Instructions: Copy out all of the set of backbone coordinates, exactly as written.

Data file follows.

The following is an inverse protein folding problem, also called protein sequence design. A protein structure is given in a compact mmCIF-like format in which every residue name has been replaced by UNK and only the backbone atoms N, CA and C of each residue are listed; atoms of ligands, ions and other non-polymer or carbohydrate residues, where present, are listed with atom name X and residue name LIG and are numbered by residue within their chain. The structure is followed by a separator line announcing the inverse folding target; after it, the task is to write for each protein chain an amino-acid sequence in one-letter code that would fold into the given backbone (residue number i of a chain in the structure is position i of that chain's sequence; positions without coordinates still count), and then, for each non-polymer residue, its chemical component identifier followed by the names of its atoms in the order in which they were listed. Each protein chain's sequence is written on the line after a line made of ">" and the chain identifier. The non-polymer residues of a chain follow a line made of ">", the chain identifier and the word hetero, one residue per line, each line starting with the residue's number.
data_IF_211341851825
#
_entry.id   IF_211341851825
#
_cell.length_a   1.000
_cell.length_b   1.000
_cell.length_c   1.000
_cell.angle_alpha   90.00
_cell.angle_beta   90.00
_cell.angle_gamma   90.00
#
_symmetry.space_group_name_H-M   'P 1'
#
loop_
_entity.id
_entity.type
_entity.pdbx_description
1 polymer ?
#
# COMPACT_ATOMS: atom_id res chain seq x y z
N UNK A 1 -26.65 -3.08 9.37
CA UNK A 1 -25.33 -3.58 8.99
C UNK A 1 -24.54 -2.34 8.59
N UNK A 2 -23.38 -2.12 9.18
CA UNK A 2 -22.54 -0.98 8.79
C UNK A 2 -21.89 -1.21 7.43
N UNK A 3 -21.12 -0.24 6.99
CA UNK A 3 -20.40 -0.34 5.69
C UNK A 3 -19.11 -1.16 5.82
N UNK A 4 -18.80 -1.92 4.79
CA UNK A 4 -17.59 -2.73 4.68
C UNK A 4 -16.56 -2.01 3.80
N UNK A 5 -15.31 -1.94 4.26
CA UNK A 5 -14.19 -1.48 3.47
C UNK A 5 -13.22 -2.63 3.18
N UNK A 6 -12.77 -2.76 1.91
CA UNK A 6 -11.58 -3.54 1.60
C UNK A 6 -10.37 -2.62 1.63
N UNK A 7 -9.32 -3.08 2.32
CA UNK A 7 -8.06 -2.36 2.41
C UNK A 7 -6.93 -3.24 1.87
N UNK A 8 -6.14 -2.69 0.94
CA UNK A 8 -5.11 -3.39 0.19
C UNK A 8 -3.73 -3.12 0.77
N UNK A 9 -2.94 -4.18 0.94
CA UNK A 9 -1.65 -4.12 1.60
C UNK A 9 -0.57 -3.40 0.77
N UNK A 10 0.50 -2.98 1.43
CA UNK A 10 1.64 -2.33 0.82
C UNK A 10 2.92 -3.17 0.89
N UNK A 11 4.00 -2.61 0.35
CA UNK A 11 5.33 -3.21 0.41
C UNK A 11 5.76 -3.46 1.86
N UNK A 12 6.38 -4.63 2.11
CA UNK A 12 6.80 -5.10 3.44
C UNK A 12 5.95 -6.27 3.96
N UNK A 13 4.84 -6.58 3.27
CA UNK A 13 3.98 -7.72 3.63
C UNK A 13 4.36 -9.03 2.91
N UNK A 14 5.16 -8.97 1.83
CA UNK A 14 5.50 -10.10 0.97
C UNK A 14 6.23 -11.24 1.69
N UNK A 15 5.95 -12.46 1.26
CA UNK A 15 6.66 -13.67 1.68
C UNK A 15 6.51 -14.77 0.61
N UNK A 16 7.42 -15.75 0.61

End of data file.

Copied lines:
The following is an inverse protein folding problem, also called protein sequence design. A protein structure is given in a compact mmCIF-like format in which every residue name has been replaced by UNK and only the backbone atoms N, CA and C of each residue are listed; atoms of ligands, ions and other non-polymer or carbohydrate residues, where present, are listed with atom name X and residue name LIG and are numbered by residue within their chain. The structure is followed by a separator line announcing the inverse folding target; after it, the task is to write for each protein chain an amino-acid sequence in one-letter code that would fold into the given backbone (residue number i of a chain in the structure is position i of that chain's sequence; positions without coordinates still count), and then, for each non-polymer residue, its chemical component identifier followed by the names of its atoms in the order in which they were listed. Each protein chain's sequence is written on the line after a line made of ">" and the chain identifier. The non-polymer residues of a chain follow a line made of ">", the chain identifier and the word hetero, one residue per line, each line starting with the residue's number.
data_IF_211341851825
#
_entry.id   IF_211341851825
#
_cell.length_a   1.000
_cell.length_b   1.000
_cell.length_c   1.000
_cell.angle_alpha   90.00
_cell.angle_beta   90.00
_cell.angle_gamma   90.00
#
_symmetry.space_group_name_H-M   'P 1'
#
loop_
_entity.id
_entity.type
_entity.pdbx_description
1 polymer ?
#
# COMPACT_ATOMS: atom_id res chain seq x y z
N UNK A 1 -26.65 -3.08 9.37
CA UNK A 1 -25.33 -3.58 8.99
C UNK A 1 -24.54 -2.34 8.59
N UNK A 2 -23.38 -2.12 9.18
CA UNK A 2 -22.54 -0.98 8.79
C UNK A 2 -21.89 -1.21 7.43
N UNK A 3 -21.12 -0.24 6.99
CA UNK A 3 -20.40 -0.34 5.69
C UNK A 3 -19.11 -1.16 5.82
N UNK A 4 -18.80 -1.92 4.79
CA UNK A 4 -17.59 -2.73 4.68
C UNK A 4 -16.56 -2.01 3.80
N UNK A 5 -15.31 -1.94 4.26
CA UNK A 5 -14.19 -1.48 3.47
C UNK A 5 -13.22 -2.63 3.18
N UNK A 6 -12.77 -2.76 1.91
CA UNK A 6 -11.58 -3.54 1.60
C UNK A 6 -10.37 -2.62 1.63
N UNK A 7 -9.32 -3.08 2.32
CA UNK A 7 -8.06 -2.36 2.41
C UNK A 7 -6.93 -3.24 1.87
N UNK A 8 -6.14 -2.69 0.94
CA UNK A 8 -5.11 -3.39 0.19
C UNK A 8 -3.73 -3.12 0.77
N UNK A 9 -2.94 -4.18 0.94
CA UNK A 9 -1.65 -4.12 1.60
C UNK A 9 -0.57 -3.40 0.77
N UNK A 10 0.50 -2.98 1.43
CA UNK A 10 1.64 -2.33 0.82
C UNK A 10 2.92 -3.17 0.89
N UNK A 11 4.00 -2.61 0.35
CA UNK A 11 5.33 -3.21 0.41
C UNK A 11 5.76 -3.46 1.86
N UNK A 12 6.38 -4.63 2.11
CA UNK A 12 6.80 -5.10 3.44
C UNK A 12 5.95 -6.27 3.96
N UNK A 13 4.84 -6.58 3.27
CA UNK A 13 3.98 -7.72 3.63
C UNK A 13 4.36 -9.03 2.91
N UNK A 14 5.16 -8.97 1.83
CA UNK A 14 5.50 -10.10 0.97
C UNK A 14 6.23 -11.24 1.69
N UNK A 15 5.95 -12.46 1.26
CA UNK A 15 6.66 -13.67 1.68
C UNK A 15 6.51 -14.77 0.61
N UNK A 16 7.42 -15.75 0.61